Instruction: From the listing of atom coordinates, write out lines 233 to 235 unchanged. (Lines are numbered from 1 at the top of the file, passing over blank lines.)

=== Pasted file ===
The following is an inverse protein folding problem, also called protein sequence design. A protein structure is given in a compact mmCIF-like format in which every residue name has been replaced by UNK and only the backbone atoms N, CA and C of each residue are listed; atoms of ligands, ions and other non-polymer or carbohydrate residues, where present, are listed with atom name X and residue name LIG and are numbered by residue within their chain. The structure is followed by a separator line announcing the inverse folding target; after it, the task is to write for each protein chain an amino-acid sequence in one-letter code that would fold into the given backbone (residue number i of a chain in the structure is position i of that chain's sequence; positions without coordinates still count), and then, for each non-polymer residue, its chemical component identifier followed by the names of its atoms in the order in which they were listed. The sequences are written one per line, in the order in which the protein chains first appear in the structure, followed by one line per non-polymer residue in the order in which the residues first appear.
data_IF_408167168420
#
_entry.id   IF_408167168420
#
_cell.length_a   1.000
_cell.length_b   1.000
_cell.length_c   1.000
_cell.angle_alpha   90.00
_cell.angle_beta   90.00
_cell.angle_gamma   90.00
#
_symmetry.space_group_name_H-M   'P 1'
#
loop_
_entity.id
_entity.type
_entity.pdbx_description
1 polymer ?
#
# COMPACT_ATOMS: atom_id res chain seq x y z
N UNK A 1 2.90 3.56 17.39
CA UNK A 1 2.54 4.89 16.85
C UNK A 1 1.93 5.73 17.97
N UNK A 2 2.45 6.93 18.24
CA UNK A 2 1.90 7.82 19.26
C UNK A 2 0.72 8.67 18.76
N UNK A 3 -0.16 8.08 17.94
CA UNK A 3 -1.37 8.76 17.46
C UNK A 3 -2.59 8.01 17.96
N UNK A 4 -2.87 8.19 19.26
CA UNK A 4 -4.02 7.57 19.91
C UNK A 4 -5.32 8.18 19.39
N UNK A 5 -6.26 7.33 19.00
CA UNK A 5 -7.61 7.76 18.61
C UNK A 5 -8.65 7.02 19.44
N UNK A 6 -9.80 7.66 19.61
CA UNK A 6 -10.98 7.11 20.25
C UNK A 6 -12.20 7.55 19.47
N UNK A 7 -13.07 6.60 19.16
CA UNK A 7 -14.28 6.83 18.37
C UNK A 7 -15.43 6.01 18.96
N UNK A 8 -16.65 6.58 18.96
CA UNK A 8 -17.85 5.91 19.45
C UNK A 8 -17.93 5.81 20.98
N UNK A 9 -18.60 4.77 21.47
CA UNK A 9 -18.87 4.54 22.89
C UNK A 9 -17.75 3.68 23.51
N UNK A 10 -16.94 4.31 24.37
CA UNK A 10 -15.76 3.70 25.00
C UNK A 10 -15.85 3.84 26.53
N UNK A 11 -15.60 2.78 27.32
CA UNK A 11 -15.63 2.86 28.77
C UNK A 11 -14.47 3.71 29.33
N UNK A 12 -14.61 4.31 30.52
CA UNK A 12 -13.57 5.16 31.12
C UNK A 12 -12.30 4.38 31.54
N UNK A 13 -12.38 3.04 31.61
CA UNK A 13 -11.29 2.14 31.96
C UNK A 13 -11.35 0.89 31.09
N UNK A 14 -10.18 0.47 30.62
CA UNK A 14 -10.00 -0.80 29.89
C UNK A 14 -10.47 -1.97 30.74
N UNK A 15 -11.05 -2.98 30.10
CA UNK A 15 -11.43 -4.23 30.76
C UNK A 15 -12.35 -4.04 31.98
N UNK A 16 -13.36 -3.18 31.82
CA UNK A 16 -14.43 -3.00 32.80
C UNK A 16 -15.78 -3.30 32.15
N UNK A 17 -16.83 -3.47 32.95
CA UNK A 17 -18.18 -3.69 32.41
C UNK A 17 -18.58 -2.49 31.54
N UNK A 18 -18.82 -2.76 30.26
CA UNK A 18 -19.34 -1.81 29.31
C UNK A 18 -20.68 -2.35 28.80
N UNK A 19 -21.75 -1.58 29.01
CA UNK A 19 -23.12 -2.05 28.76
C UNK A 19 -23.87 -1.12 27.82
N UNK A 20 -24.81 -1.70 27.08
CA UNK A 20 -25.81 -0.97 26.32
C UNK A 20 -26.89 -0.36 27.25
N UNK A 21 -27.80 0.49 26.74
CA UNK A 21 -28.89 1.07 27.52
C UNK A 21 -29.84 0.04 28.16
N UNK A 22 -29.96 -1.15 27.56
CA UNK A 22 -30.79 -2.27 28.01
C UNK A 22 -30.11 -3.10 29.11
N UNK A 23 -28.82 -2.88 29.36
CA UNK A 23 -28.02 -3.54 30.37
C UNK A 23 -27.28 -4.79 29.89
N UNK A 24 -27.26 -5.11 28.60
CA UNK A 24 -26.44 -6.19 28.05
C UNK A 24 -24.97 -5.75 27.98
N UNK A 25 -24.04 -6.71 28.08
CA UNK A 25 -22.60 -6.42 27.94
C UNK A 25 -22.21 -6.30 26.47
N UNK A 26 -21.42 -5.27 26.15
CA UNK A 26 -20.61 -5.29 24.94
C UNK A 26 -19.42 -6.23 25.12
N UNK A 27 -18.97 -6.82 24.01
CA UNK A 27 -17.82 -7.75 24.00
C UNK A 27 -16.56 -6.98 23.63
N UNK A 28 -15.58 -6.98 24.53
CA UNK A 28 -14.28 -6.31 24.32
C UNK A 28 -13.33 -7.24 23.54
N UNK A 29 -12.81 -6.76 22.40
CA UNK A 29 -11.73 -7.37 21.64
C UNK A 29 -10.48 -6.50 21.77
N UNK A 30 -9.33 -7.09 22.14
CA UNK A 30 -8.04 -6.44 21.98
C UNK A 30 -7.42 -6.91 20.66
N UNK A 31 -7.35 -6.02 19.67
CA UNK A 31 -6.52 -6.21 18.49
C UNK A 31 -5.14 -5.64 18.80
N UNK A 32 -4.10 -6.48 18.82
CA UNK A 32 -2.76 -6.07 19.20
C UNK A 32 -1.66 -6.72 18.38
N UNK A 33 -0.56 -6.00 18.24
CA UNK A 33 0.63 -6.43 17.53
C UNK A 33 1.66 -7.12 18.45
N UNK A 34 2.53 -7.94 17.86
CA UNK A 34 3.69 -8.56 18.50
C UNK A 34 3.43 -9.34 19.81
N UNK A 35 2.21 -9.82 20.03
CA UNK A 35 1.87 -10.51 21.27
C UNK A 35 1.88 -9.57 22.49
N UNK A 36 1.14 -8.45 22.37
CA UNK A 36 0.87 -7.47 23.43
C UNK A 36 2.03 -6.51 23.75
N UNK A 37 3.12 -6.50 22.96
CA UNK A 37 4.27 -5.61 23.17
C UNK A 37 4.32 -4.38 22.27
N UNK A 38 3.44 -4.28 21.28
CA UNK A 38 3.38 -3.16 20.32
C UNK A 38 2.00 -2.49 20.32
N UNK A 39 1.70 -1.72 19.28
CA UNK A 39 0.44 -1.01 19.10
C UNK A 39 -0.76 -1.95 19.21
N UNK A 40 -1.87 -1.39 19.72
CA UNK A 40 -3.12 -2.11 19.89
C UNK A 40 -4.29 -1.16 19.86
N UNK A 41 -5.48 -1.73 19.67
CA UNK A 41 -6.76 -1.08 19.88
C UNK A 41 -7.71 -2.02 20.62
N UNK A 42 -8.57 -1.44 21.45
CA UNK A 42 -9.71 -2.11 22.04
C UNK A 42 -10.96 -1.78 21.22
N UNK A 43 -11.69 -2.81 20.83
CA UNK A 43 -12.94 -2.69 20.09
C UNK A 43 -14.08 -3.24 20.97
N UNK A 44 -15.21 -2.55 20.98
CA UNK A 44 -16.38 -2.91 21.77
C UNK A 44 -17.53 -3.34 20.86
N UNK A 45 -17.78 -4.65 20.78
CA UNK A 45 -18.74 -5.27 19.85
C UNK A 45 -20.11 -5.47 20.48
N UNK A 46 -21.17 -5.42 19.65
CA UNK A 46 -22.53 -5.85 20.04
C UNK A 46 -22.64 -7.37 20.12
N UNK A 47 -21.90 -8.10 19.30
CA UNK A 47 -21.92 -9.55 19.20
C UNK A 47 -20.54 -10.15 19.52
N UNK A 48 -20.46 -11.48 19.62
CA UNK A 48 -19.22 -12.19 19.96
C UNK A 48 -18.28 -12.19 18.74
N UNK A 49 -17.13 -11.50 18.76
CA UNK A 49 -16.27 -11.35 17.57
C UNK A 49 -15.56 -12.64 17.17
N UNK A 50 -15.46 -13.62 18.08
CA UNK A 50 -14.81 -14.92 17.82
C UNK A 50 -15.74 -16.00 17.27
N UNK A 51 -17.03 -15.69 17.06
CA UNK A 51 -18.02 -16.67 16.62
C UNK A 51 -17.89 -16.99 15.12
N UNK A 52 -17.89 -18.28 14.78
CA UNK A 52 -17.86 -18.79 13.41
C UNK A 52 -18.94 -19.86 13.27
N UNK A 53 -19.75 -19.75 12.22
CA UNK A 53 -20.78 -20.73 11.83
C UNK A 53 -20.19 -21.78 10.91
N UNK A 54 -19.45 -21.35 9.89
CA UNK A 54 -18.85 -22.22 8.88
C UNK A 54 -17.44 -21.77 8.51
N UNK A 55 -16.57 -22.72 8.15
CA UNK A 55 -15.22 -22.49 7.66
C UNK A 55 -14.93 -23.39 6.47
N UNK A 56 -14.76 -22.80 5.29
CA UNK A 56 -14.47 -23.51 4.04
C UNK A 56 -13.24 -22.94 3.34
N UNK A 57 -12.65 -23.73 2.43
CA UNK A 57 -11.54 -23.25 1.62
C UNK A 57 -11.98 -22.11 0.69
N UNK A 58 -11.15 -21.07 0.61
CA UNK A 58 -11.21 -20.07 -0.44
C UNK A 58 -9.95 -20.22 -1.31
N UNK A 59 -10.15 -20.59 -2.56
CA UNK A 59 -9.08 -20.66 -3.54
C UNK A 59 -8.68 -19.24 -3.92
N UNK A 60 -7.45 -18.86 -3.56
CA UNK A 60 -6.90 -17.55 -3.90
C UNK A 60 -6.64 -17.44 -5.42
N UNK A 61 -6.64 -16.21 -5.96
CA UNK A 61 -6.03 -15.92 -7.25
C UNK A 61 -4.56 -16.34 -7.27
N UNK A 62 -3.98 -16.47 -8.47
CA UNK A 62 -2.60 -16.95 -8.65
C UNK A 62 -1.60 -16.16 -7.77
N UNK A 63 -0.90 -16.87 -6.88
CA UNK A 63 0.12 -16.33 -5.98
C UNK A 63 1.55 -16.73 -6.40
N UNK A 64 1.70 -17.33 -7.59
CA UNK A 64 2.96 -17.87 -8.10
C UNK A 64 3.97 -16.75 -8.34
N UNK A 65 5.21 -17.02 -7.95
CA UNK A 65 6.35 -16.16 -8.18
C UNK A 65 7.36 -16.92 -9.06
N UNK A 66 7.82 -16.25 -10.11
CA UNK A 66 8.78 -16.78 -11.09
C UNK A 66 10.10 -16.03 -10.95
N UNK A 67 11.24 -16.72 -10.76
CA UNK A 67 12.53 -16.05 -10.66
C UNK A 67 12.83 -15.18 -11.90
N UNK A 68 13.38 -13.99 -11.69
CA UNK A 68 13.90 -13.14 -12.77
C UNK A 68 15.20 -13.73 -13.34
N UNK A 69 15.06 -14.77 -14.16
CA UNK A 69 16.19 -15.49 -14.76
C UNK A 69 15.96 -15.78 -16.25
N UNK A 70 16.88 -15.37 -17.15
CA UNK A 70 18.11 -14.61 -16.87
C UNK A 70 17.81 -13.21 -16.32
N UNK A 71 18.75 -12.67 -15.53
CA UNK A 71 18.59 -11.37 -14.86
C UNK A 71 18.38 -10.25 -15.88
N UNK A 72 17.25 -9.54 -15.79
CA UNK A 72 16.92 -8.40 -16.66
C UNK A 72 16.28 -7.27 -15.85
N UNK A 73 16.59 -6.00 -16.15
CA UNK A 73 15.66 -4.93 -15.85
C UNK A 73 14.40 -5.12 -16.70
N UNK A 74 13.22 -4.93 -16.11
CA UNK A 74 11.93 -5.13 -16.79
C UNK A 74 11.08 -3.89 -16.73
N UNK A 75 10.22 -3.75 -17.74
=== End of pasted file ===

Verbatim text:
CA UNK A 71 18.59 -11.37 -14.86
C UNK A 71 18.38 -10.25 -15.88
N UNK A 72 17.25 -9.54 -15.79